Dating Dating & Love Relationships

What is Cuffing Season? How to Know If Your Relationship is Temporary

Is your relationship just for cuffing season, or will it last beyond the winter?

Ahh, cuffing season. Also known as winter. Also known as that time of year when you watch men and women alike flock into mediocre relationships just because it’s cold out. Not to be the Heat Miser here, but we’re a little skeptical about the long-term viability of these so-called cuffing season couples.

But, there is some science to back the feminine urge to lock someone down when the weather changes. According to BU Today, seasonal affectiveness disorder (SAD) affects upwards of 10 million Americans every year. And women are four times more likely to be diagnosed with it. So if you’re feeling that lonely itch as the weather turns frosty, know that you’re not… alone.

In our humble opinion, cuffing season is a modern-day plague. On second thought, we’re dealing with enough of those. Let’s call it a modern-day dating disaster. Almost as much of a disaster as those new Hinge voice prompts. So let’s get into what it is.
Cuffing Season - Couple

What is Cuffing Season?

Thanks for asking, lonely internet stranger. Cuffing season is the time of year when the leaves die slow, painful deaths and lonely hearts everywhere enter into temporary relationships with people who may or may not meet their standards normally.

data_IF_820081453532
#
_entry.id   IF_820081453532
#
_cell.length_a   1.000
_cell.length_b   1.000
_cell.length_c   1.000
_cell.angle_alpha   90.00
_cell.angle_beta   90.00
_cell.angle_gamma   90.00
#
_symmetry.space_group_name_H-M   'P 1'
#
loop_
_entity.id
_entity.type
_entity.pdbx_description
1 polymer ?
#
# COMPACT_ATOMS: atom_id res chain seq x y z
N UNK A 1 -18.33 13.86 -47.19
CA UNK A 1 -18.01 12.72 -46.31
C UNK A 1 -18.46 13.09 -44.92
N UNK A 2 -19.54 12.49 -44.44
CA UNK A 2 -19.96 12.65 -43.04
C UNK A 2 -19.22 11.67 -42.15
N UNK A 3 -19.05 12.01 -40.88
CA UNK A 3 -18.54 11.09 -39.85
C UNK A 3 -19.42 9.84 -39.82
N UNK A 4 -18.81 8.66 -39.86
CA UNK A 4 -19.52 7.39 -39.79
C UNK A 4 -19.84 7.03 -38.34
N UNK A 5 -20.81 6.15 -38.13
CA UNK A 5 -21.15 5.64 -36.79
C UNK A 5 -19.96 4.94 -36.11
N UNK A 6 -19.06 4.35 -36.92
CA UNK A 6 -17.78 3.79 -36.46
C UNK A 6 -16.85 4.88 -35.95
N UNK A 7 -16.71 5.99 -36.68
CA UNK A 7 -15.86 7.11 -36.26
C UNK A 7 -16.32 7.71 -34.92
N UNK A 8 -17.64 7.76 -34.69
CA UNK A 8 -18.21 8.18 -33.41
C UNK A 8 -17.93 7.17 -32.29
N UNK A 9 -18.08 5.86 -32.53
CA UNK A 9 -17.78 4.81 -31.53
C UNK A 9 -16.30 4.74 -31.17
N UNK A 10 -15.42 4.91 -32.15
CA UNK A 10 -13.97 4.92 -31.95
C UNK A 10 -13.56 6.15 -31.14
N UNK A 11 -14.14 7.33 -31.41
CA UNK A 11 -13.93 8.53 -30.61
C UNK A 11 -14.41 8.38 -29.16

Think of cuffing season as the opposite of hot girl summer. When people get lonely and the weather turns cold, dark things happen, and it’s not just the sun going down way too early. Including reuniting with your ex, or deciding to see that guy from Bumble about twelve times more than you really wanted to.

Basically, a lot of people don’t like to be single during the holidays and want a warm body to curl up next to every night when they escape from the snow. Or, if you’re anything like us, as they watch the snow from inside and don’t leave their houses for about three months.

The catch is that most of the time, at least one of the people in this relationship don’t see it lasting long-term, and view their cuffing season partner as more of a heated blanket than an actual girlfriend or boyfriend. Our advice? An actual heated blanket costs like $20. And doesn’t steal… itself.